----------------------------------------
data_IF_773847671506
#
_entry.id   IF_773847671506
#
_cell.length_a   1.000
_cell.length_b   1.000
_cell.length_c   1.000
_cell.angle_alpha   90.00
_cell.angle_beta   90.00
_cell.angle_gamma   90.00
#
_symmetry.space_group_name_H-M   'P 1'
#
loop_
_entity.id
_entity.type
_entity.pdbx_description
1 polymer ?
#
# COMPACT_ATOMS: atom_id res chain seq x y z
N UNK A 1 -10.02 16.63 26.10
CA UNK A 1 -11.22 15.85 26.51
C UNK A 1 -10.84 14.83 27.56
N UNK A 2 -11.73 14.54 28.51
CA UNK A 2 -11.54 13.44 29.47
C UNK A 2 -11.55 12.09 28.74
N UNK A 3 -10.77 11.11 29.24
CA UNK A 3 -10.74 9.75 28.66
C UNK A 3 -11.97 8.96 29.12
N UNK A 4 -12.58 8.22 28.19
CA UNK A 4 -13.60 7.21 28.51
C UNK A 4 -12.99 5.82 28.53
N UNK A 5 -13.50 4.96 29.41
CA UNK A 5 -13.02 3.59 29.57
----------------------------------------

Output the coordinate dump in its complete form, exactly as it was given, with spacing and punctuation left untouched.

data_IF_773847671506
#
_entry.id   IF_773847671506
#
_cell.length_a   1.000
_cell.length_b   1.000
_cell.length_c   1.000
_cell.angle_alpha   90.00
_cell.angle_beta   90.00
_cell.angle_gamma   90.00
#
_symmetry.space_group_name_H-M   'P 1'
#
loop_
_entity.id
_entity.type
_entity.pdbx_description
1 polymer ?
#
# COMPACT_ATOMS: atom_id res chain seq x y z
N UNK A 1 -10.02 16.63 26.10
CA UNK A 1 -11.22 15.85 26.51
C UNK A 1 -10.84 14.83 27.56
N UNK A 2 -11.73 14.54 28.51
CA UNK A 2 -11.54 13.44 29.47
C UNK A 2 -11.55 12.09 28.74
N UNK A 3 -10.77 11.11 29.24
CA UNK A 3 -10.74 9.75 28.66
C UNK A 3 -11.97 8.96 29.12
N UNK A 4 -12.58 8.22 28.19
CA UNK A 4 -13.60 7.21 28.51
C UNK A 4 -12.99 5.82 28.53
N UNK A 5 -13.50 4.96 29.41
CA UNK A 5 -13.02 3.59 29.57